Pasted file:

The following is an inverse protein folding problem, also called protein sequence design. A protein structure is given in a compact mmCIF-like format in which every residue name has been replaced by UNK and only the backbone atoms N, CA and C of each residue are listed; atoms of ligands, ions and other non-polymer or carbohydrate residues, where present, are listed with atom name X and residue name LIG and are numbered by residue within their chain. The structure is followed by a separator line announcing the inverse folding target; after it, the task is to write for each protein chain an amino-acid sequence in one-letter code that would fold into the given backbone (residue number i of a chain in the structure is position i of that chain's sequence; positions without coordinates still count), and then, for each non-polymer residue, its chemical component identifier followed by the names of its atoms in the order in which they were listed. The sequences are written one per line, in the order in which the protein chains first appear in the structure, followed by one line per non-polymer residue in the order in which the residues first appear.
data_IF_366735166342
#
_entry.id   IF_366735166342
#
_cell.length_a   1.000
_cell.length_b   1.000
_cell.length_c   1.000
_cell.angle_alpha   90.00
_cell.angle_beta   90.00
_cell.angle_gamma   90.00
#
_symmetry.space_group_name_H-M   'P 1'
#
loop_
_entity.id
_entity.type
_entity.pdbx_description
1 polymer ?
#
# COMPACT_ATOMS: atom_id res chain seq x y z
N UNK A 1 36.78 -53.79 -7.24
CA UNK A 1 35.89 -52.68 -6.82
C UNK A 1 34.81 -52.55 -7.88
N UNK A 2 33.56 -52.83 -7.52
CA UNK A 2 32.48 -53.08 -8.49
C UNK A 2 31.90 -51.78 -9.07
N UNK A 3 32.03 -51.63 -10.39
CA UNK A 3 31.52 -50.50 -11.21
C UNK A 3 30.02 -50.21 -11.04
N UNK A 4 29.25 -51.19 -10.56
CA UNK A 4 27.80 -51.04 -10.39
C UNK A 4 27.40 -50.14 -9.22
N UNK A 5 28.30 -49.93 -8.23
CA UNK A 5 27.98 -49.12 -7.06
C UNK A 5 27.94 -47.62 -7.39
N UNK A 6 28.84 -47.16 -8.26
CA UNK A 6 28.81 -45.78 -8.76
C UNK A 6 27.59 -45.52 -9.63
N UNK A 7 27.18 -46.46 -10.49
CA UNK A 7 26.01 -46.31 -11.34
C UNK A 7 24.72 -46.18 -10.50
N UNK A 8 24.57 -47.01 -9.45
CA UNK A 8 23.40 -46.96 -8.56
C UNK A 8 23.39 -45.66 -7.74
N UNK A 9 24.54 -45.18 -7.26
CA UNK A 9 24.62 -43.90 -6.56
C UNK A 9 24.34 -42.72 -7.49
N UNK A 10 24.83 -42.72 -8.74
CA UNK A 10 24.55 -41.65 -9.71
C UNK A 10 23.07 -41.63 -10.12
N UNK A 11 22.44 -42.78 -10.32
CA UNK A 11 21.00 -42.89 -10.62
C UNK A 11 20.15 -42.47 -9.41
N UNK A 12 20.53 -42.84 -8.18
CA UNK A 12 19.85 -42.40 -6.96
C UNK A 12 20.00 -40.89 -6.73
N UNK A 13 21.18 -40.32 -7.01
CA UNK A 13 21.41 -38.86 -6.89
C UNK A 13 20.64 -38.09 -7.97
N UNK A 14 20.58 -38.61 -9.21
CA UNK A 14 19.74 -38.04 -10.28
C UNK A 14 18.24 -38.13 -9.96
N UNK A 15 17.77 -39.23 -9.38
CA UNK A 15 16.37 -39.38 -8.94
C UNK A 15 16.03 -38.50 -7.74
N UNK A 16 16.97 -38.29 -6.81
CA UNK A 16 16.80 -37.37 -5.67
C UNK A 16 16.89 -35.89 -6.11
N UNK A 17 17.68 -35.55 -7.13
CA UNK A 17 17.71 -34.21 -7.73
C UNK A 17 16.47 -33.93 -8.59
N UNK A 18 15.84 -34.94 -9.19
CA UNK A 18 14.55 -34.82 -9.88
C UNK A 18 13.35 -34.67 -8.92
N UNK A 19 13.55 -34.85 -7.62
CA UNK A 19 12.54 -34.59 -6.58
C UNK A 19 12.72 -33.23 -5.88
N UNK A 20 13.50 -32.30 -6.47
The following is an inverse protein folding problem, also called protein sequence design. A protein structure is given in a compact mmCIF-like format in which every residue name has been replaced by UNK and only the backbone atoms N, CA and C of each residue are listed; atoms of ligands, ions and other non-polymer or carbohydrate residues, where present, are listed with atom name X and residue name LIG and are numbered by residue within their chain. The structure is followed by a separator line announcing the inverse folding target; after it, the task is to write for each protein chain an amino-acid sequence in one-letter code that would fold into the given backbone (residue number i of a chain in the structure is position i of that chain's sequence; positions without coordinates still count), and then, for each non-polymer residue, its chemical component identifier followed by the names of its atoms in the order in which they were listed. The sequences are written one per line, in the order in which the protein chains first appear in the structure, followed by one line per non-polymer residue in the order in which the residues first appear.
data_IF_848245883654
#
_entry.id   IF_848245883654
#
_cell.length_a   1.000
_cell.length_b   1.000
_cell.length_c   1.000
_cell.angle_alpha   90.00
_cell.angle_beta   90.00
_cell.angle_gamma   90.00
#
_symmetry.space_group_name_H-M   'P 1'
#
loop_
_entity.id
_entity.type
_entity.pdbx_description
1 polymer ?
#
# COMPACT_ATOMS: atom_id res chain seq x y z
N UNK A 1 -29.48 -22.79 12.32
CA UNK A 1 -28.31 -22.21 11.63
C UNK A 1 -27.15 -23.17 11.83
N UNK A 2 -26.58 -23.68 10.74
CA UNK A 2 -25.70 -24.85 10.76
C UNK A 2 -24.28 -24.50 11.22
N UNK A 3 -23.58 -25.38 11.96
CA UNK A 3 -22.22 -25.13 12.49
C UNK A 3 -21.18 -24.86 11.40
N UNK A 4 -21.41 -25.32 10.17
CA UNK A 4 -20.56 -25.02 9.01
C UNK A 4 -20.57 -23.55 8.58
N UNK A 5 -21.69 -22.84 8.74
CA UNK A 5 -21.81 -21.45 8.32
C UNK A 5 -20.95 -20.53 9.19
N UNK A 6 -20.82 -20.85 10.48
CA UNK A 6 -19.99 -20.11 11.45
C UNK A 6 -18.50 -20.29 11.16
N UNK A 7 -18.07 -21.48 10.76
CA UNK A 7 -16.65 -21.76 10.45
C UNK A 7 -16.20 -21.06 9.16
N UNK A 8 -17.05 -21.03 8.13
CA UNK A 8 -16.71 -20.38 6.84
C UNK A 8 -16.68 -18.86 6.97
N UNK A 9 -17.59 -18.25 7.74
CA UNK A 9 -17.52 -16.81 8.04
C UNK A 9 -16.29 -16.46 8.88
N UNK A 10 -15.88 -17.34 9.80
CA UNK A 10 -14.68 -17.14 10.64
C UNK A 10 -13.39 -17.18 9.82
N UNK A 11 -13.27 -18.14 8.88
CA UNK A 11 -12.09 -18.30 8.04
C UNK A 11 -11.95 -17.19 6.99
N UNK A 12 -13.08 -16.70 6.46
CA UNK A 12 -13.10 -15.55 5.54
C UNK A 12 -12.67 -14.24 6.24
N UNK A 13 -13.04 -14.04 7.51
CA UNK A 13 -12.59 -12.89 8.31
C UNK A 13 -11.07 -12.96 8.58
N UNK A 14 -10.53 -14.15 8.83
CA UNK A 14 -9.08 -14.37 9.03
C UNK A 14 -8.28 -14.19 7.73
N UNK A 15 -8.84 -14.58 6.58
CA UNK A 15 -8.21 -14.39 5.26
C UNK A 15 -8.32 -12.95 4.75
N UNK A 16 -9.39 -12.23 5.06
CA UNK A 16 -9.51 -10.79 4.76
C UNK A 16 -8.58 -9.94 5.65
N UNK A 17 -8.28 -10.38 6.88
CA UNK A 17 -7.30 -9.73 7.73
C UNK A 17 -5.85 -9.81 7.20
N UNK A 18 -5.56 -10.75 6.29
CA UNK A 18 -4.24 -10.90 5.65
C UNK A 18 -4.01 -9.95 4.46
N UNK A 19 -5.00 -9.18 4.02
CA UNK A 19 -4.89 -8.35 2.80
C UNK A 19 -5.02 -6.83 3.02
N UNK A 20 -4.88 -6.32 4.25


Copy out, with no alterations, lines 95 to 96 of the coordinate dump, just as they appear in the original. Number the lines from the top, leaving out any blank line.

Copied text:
_entity.id
_entity.type